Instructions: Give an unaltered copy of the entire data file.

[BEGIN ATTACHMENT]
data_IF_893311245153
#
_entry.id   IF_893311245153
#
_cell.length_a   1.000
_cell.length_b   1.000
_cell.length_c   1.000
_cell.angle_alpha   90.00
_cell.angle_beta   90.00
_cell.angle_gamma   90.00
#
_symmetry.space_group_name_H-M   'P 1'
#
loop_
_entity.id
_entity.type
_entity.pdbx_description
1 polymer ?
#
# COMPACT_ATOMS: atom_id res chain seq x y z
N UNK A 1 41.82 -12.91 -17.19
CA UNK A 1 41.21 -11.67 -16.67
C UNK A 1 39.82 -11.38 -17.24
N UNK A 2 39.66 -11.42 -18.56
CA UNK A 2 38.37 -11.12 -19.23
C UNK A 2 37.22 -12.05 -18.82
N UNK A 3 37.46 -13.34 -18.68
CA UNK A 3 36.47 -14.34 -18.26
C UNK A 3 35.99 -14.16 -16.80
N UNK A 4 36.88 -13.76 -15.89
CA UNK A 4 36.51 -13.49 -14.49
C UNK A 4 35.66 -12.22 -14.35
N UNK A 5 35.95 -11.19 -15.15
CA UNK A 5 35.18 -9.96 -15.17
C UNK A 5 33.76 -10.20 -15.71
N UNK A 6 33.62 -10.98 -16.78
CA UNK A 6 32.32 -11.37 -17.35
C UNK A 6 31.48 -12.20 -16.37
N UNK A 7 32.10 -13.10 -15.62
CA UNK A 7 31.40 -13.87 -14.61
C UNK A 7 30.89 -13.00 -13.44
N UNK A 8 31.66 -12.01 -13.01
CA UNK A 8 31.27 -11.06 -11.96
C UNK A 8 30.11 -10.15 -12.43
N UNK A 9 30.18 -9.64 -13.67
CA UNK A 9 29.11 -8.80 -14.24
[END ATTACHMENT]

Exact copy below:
data_IF_893311245153
#
_entry.id   IF_893311245153
#
_cell.length_a   1.000
_cell.length_b   1.000
_cell.length_c   1.000
_cell.angle_alpha   90.00
_cell.angle_beta   90.00
_cell.angle_gamma   90.00
#
_symmetry.space_group_name_H-M   'P 1'
#
loop_
_entity.id
_entity.type
_entity.pdbx_description
1 polymer ?
#
# COMPACT_ATOMS: atom_id res chain seq x y z
N UNK A 1 41.82 -12.91 -17.19
CA UNK A 1 41.21 -11.67 -16.67
C UNK A 1 39.82 -11.38 -17.24
N UNK A 2 39.66 -11.42 -18.56
CA UNK A 2 38.37 -11.12 -19.23
C UNK A 2 37.22 -12.05 -18.82
N UNK A 3 37.46 -13.34 -18.68
CA UNK A 3 36.47 -14.34 -18.26
C UNK A 3 35.99 -14.16 -16.80
N UNK A 4 36.88 -13.76 -15.89
CA UNK A 4 36.51 -13.49 -14.49
C UNK A 4 35.66 -12.22 -14.35
N UNK A 5 35.95 -11.19 -15.15
CA UNK A 5 35.18 -9.96 -15.17
C UNK A 5 33.76 -10.20 -15.71
N UNK A 6 33.62 -10.98 -16.78
CA UNK A 6 32.32 -11.37 -17.35
C UNK A 6 31.48 -12.20 -16.37
N UNK A 7 32.10 -13.10 -15.62
CA UNK A 7 31.40 -13.87 -14.61
C UNK A 7 30.89 -13.00 -13.44
N UNK A 8 31.66 -12.01 -13.01
CA UNK A 8 31.27 -11.06 -11.96
C UNK A 8 30.11 -10.15 -12.43
N UNK A 9 30.18 -9.64 -13.67
CA UNK A 9 29.11 -8.80 -14.24